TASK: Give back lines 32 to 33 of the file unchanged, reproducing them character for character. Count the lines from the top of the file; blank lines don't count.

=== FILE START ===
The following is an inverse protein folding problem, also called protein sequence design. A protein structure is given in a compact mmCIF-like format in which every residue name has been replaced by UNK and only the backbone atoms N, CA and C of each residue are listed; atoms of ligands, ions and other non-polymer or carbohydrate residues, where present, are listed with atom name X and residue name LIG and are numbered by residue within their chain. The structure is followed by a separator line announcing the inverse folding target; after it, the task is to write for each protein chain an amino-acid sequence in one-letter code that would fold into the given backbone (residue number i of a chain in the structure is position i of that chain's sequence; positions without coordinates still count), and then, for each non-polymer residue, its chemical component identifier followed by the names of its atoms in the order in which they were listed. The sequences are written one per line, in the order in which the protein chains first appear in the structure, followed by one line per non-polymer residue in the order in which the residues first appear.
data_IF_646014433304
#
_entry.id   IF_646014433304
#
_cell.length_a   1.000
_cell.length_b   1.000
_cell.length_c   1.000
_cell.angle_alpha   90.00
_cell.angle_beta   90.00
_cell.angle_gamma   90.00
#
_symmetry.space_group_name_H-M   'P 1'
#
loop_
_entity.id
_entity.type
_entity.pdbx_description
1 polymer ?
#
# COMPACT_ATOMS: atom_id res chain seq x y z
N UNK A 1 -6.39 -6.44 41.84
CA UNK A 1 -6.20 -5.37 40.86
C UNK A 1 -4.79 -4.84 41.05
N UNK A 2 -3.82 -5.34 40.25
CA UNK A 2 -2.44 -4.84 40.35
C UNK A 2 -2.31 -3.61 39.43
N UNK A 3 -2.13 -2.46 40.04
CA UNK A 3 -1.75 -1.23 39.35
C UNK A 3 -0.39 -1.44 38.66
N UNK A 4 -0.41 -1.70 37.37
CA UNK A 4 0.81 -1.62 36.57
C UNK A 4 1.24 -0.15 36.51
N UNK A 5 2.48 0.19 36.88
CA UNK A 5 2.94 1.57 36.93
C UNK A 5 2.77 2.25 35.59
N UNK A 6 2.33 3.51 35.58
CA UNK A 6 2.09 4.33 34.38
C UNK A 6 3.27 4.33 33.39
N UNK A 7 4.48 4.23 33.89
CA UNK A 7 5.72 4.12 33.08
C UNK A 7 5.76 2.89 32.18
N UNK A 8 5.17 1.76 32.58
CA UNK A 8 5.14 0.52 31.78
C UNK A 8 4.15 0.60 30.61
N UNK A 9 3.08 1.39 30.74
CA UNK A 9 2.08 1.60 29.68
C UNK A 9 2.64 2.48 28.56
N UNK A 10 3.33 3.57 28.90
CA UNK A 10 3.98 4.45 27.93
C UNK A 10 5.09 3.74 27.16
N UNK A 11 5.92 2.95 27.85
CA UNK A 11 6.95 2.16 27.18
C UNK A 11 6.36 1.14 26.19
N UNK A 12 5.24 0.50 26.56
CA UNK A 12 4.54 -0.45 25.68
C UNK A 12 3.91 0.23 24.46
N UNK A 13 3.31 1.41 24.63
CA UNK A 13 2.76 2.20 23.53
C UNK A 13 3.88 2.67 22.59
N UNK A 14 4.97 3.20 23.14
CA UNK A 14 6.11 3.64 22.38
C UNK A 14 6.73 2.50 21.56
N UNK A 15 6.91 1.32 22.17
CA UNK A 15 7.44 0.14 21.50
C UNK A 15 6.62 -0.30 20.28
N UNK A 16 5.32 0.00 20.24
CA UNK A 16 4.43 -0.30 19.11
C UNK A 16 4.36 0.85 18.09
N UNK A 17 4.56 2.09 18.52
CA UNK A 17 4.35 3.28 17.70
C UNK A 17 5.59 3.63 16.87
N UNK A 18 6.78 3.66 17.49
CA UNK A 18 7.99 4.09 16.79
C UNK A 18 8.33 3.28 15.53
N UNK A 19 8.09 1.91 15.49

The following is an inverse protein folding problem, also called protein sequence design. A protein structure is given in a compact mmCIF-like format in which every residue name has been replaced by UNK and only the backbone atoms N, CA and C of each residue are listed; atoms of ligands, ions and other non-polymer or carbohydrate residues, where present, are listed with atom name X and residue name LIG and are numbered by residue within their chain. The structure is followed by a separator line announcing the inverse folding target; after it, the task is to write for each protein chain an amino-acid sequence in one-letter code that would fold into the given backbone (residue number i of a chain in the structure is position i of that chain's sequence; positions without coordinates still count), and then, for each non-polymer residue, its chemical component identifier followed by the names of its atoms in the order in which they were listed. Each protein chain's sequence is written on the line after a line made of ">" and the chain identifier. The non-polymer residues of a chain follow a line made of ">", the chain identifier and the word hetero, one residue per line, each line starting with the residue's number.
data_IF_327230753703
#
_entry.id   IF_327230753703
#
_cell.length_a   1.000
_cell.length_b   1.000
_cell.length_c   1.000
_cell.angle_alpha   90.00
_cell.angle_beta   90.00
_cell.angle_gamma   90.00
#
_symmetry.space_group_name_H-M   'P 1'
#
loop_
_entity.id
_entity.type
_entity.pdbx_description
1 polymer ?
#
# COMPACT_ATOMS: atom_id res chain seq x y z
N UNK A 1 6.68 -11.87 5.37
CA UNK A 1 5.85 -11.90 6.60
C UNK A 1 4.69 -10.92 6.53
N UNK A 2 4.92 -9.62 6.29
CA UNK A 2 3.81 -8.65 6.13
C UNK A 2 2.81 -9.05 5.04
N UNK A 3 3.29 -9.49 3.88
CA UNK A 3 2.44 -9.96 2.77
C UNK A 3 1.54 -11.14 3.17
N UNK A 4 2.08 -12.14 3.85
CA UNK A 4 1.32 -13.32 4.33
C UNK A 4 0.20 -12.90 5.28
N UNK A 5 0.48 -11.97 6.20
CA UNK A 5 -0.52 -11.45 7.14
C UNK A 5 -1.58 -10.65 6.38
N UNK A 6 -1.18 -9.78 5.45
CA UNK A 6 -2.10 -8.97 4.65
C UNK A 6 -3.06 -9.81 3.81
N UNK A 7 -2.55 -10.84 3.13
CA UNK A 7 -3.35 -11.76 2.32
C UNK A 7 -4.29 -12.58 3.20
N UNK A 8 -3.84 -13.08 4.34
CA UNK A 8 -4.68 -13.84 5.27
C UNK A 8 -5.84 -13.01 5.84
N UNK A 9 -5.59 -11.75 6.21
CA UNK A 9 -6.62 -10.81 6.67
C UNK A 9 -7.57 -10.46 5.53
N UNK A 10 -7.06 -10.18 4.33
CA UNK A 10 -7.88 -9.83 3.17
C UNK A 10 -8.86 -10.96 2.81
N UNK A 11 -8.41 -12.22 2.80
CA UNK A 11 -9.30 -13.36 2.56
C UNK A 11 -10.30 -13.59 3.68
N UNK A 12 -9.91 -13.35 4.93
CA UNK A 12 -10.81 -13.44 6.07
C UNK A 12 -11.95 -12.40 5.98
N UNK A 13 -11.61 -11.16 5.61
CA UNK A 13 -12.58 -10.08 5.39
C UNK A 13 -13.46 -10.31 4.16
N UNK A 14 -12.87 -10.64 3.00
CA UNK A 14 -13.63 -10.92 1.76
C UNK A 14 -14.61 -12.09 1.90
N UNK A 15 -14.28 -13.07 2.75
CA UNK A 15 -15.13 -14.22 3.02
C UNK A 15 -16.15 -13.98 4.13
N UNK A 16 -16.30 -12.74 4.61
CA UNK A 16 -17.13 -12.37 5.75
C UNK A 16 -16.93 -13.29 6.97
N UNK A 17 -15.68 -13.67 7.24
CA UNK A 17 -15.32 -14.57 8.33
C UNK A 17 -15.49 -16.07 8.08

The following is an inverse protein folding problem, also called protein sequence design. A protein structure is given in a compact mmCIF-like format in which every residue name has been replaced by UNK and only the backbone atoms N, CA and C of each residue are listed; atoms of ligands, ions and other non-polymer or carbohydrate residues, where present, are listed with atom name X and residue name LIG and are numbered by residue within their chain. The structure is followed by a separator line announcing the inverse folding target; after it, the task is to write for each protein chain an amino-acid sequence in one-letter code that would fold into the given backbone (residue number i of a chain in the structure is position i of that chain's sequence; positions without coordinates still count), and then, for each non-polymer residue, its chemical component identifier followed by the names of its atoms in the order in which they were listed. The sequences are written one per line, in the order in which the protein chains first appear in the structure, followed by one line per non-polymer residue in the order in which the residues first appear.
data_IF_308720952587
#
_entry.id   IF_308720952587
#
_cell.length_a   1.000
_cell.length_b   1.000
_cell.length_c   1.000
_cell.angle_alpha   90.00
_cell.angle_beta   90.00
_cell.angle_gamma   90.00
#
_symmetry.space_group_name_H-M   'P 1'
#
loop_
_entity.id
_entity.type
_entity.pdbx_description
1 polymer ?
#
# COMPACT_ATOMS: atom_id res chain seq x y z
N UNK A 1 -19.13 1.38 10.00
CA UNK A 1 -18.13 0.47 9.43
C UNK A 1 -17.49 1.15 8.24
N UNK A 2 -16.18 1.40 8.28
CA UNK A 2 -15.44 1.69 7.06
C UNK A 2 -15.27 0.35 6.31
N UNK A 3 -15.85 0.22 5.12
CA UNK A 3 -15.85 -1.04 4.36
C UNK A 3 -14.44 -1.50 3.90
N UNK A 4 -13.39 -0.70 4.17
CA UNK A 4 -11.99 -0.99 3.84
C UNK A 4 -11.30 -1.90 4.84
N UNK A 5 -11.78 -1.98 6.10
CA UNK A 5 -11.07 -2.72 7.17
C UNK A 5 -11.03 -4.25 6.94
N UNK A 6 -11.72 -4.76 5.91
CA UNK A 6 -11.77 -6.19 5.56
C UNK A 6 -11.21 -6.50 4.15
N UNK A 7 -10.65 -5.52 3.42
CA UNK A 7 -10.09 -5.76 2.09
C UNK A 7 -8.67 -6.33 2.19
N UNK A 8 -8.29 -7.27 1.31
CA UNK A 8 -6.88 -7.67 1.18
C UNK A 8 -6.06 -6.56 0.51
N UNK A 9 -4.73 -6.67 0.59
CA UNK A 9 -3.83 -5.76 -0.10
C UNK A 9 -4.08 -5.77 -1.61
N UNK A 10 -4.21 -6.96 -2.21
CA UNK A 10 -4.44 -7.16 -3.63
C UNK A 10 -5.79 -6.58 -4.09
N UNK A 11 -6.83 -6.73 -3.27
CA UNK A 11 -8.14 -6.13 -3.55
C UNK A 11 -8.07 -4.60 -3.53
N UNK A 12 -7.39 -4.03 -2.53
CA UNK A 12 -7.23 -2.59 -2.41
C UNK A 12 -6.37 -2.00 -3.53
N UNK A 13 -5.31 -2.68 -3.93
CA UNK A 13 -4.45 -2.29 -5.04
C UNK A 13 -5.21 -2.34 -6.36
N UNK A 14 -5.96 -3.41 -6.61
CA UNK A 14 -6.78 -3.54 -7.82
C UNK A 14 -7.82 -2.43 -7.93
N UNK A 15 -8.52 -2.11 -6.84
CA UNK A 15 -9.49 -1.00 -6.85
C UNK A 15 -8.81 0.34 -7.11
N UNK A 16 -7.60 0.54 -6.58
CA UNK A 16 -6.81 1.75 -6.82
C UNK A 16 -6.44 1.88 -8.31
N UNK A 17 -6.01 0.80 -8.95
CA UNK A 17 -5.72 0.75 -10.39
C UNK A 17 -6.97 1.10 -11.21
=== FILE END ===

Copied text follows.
CA UNK A 4 0.81 -1.62 36.57
C UNK A 4 1.24 -0.15 36.51